Phosphorus oxychloride (chemical formula: POCl3), is a type of industrial raw material. It is a colorless and transparent liquid, and it has an unpleasant irritating odor. It will smoke intensely in humid air. Its relative density is 1.68, melting point is 1.25℃, boiling point is 105.1℃. It breaks down into phosphoric acid and hydrogen chloride in water and ethanol. When suddenly combined with a large amount of water, an intense reaction may occur. POCl3 reacts with water and alcohol to create phosphoric acid or phosphate. If alcohol replaces the water in the reaction, the end product will be trialkyl phosphate. This type of reaction often occurs in pyridine or ammonia, as it absorbs the produced HCl to stimulate the reaction. When catalyzed by a Lewis acid such as manganese chloride, POCl3 and a large amount of phenol (ArOH) heats to produce triaryl phosphate, such as in the reaction below: 3 C6H5OH + O=PCl3 → O=P(OC6H5)3 + 3 HCl. Phosphorus oxychloride is a Lewis base, and it produces compounds with many Lewis acids, such as in its reaction with titanium tetrachloride: Cl3P5+O− + TiCl4 → Cl3P5+O-−TiCl4. Its adduct with aluminum chloride (POCl3•AlCl3) is very stable, and thus POCl3 is used to remove the AlCl3 in the end products of Friedel-Crafts reactions. In the presence of AlCl3, POCl3 reacts with hydrogen bromide to create POBr3.
Phosphorus oxychloride can be used as a semiconductor dopant, and it is a raw material for light-conducting fibers. It is widely used in pesticides, pharmaceuticals, dyes, phosphates and flame retardant production. It is a raw material for producing organic phosphorus herbicide and chlordimeform, and it is a plasticizer in plastic production. Phosphorus oxychloride is also used in the chlorination of long-acting sulfa drugs, is an intermediate in dye production and a catalyst in organic synthesis of chlorinating agents, and it is an extracting agent in uranium mining. It is also used in producing pharmaceuticals.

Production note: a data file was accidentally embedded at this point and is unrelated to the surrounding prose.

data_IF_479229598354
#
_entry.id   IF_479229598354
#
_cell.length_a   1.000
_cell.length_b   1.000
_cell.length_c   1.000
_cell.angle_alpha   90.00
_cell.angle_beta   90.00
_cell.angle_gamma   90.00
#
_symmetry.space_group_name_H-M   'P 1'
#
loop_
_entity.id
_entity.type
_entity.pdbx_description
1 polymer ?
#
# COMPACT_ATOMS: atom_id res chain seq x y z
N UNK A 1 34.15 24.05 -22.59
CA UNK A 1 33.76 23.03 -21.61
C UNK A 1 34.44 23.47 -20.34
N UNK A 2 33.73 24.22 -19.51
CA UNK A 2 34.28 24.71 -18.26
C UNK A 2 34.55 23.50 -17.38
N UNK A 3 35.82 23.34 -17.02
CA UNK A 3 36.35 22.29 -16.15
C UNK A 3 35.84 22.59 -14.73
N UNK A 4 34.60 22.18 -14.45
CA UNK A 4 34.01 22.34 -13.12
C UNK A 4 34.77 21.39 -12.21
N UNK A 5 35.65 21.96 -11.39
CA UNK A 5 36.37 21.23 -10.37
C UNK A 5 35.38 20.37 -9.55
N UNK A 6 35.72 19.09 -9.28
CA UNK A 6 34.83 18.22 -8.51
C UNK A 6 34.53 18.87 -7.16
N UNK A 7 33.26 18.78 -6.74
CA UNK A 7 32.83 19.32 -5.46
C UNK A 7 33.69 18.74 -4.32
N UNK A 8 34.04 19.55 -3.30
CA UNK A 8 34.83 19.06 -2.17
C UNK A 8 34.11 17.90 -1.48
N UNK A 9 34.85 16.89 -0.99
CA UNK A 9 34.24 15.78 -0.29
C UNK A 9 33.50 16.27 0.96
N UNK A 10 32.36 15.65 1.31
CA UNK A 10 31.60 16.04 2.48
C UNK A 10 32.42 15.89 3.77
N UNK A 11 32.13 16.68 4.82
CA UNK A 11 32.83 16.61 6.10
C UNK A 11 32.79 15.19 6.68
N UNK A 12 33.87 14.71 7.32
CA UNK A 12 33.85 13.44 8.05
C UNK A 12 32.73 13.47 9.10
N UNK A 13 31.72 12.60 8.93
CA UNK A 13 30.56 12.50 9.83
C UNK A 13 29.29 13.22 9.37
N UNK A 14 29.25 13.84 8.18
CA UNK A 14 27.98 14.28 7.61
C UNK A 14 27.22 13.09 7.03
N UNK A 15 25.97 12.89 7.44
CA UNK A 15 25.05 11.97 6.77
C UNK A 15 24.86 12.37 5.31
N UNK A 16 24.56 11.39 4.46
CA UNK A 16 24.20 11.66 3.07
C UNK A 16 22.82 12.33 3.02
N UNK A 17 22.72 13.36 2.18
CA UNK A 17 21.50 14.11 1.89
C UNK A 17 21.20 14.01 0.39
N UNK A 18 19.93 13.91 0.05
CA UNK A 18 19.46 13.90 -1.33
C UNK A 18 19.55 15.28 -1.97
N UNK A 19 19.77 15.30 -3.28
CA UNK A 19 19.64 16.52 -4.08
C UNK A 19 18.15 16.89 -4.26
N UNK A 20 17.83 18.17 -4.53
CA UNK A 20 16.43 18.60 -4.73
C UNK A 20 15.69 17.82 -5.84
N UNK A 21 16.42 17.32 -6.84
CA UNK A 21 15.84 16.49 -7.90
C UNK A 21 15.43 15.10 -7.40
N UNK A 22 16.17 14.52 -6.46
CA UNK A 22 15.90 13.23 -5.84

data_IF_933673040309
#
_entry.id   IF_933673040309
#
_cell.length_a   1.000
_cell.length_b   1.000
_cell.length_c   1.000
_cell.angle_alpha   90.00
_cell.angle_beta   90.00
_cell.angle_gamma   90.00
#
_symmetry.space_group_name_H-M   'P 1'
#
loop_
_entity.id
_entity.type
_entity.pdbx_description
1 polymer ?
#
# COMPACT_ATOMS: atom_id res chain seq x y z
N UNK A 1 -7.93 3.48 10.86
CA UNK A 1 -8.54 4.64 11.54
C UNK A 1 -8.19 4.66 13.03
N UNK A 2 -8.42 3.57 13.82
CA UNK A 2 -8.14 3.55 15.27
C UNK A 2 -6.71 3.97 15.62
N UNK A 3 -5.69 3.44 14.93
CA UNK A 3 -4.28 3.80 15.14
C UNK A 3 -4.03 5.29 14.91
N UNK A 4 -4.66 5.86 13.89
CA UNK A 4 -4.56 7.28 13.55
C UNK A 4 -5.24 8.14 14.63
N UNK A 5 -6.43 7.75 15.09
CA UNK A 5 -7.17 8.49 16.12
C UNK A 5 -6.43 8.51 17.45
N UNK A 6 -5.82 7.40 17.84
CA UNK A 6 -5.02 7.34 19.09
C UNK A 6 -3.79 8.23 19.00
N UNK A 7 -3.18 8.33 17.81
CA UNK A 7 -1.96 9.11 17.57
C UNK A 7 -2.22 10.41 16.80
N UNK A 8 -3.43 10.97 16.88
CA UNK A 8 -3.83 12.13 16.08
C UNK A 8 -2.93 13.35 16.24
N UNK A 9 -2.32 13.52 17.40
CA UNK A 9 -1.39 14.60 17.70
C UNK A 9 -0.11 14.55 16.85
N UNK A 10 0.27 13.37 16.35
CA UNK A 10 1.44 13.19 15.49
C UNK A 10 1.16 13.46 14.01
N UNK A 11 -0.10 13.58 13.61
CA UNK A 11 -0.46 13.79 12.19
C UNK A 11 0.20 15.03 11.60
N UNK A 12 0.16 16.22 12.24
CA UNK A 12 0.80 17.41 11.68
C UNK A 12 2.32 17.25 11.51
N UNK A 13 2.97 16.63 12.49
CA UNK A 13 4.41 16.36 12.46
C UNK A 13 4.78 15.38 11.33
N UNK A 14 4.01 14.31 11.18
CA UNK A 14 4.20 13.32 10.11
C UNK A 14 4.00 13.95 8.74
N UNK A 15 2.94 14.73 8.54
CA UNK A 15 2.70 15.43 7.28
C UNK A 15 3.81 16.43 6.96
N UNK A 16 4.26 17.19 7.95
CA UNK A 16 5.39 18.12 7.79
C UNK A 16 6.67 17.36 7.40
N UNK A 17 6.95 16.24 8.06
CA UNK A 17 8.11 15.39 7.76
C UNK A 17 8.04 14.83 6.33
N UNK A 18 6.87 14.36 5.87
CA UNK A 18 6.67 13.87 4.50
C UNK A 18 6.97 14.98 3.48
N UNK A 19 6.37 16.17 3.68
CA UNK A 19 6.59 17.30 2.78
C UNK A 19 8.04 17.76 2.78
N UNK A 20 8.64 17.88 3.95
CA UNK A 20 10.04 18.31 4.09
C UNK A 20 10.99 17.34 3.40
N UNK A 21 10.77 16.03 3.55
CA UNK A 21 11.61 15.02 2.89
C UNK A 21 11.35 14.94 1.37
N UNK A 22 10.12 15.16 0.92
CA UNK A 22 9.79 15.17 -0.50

Toxicity is similar to phosphorus trichloride, phosphorus pentachloride and phosgene. Large mice, oral, LD50: 380 mg/kg; inhaled, LC50: 32 ppm/4H. Acute poisoning in small mice results in restlessness, upper respiratory tract and conjunctival irritation, depression, convulsions, unsteady walking, lying on the side, and eventually, death. For large mice, in addition to the symptoms above, also exhibited tearing, cornea clouding, and pulmonary edema. Subacute and chronic toxicity: large mice, inhaled for 60 days at a concentration of 33.5mg/m3, exhibited slowed weight gain, skin ulcers, decreases survival rates in lung macrophages, no liver and kidney functions, and organ characteristic changes.